Dictionary.com  defines the verb to innovate as: to introduce something new; make changes in anything established. Does innovation mean revolution? No – it can mean small changes, incremental changes, to your daily work. Think Small Teaching by James Lang, a book I wrote about in an early post. Lang writes about “back pocket techniques” that you can have at the ready to enhance student learning. I wish I had known that innovations could be small when I first started teaching. 

In my first several years in the classroom I struggled to “get things right” and when things started to go smoothly, I did what many of us do: I rested on my laurels. At that point I was mostly concerned about covering the material each day and not evidence of student learning.  Since then I have taken to heart this quote by 19th Century Clergyman William Pollard, “Learning and innovation go hand-in-hand. The arrogance of success is to think that what you did yesterday is sufficient for tomorrow.”

So, it’s not critical that you re-invent your course or yourself. What about starting with one small task next week? Yes, planning for innovation is a good way to make sure it happens. Consider this: On Monday, start class with this activity. Say to students: Before I introduce the next topic to explore in class, please find a partner and discuss the big topics we have learned so far. Make a list and be ready to describe how they are related.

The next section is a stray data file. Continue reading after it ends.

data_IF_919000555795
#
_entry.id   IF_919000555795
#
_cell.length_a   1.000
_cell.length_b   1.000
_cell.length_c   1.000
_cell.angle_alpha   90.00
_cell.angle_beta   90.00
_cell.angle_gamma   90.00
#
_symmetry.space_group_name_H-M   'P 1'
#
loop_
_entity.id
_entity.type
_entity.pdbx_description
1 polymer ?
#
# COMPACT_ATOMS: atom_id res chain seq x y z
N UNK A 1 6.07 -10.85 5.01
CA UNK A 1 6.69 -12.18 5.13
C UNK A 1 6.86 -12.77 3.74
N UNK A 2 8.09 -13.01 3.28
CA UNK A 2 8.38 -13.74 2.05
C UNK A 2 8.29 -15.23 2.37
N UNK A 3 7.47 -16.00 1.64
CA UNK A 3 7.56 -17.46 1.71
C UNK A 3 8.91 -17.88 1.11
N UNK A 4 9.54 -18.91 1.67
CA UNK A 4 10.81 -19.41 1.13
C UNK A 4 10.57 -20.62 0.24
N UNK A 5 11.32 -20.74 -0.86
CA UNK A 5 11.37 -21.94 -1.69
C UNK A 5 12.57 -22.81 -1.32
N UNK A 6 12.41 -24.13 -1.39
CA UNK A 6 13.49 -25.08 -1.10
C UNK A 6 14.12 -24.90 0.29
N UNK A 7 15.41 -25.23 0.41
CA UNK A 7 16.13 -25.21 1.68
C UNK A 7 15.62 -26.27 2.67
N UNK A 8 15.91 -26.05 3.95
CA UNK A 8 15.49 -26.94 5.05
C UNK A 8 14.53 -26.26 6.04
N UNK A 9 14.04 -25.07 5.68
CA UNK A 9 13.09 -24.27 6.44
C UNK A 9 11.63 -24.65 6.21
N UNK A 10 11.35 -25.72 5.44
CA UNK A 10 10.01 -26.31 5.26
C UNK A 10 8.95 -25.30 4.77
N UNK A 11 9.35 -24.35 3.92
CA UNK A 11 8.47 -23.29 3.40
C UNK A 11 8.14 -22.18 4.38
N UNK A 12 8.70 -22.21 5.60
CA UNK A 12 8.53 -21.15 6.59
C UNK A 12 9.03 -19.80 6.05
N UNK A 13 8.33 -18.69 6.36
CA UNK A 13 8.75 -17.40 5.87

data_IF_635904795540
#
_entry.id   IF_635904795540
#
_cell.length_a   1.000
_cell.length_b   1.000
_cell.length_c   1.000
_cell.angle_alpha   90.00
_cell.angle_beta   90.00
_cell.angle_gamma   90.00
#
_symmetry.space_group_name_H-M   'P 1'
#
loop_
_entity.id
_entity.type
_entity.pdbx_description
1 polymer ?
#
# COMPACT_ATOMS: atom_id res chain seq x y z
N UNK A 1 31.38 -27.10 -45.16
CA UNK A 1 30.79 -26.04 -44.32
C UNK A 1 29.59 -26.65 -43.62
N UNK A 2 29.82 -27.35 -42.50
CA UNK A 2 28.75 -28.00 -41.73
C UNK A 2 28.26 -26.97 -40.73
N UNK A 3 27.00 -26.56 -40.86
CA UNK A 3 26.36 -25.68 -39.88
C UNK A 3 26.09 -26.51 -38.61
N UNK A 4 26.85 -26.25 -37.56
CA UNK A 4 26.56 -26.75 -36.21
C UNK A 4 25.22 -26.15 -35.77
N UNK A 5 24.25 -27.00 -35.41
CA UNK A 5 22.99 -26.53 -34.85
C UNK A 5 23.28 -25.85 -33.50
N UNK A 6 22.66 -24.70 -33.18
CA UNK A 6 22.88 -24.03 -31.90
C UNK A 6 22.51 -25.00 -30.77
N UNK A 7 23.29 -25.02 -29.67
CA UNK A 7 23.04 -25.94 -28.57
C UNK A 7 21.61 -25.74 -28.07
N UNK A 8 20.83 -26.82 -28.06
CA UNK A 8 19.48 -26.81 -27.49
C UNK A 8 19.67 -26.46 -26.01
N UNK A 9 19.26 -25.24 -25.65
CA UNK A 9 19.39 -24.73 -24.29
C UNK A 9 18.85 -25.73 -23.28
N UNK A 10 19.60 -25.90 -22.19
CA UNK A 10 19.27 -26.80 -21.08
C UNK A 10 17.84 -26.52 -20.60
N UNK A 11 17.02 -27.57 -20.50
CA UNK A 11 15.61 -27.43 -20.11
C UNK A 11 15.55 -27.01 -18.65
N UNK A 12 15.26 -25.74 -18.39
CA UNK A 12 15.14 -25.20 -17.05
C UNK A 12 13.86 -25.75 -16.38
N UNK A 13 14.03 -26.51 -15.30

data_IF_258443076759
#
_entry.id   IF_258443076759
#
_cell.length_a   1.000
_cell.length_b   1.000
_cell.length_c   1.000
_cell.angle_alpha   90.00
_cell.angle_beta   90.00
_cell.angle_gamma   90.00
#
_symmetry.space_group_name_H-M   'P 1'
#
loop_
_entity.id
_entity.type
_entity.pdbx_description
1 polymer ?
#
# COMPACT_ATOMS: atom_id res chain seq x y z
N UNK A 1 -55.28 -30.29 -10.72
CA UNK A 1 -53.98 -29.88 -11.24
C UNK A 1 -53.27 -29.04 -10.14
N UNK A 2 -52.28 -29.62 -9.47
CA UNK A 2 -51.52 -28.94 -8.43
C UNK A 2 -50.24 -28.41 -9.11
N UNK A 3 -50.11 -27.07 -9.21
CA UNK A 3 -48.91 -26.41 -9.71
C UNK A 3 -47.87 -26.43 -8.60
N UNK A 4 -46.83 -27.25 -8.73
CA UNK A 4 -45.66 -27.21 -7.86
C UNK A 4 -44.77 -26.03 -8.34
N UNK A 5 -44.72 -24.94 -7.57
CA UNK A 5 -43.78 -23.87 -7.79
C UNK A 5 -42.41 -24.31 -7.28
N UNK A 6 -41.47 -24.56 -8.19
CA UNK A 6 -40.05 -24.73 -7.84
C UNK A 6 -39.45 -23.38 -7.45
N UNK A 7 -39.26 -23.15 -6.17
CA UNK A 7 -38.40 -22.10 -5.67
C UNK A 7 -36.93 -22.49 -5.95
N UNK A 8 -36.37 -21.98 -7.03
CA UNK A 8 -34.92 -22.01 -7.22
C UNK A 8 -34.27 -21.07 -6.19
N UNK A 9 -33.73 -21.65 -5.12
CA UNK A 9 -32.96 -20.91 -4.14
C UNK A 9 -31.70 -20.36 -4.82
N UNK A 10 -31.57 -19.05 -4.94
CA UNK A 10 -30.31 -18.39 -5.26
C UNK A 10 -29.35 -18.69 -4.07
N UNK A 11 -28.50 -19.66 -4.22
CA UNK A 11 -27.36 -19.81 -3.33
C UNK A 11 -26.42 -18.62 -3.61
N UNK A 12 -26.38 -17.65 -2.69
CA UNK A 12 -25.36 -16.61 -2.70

Opening class with a “retrieval” activity will let you know how well students have actually learned the material, and is a great way to help students to see the big picture of the topics in the course. I should note that the first time you introduce an activity like this you may be surprised how difficult it is for students. I can tell you from experience that not all my innovative practices were a resounding success! Don’t throw away an activity just because it doesn’t work as well as you’d like the first time around.

Are there innovative practices that you’d like to share? We’d love to hear about them!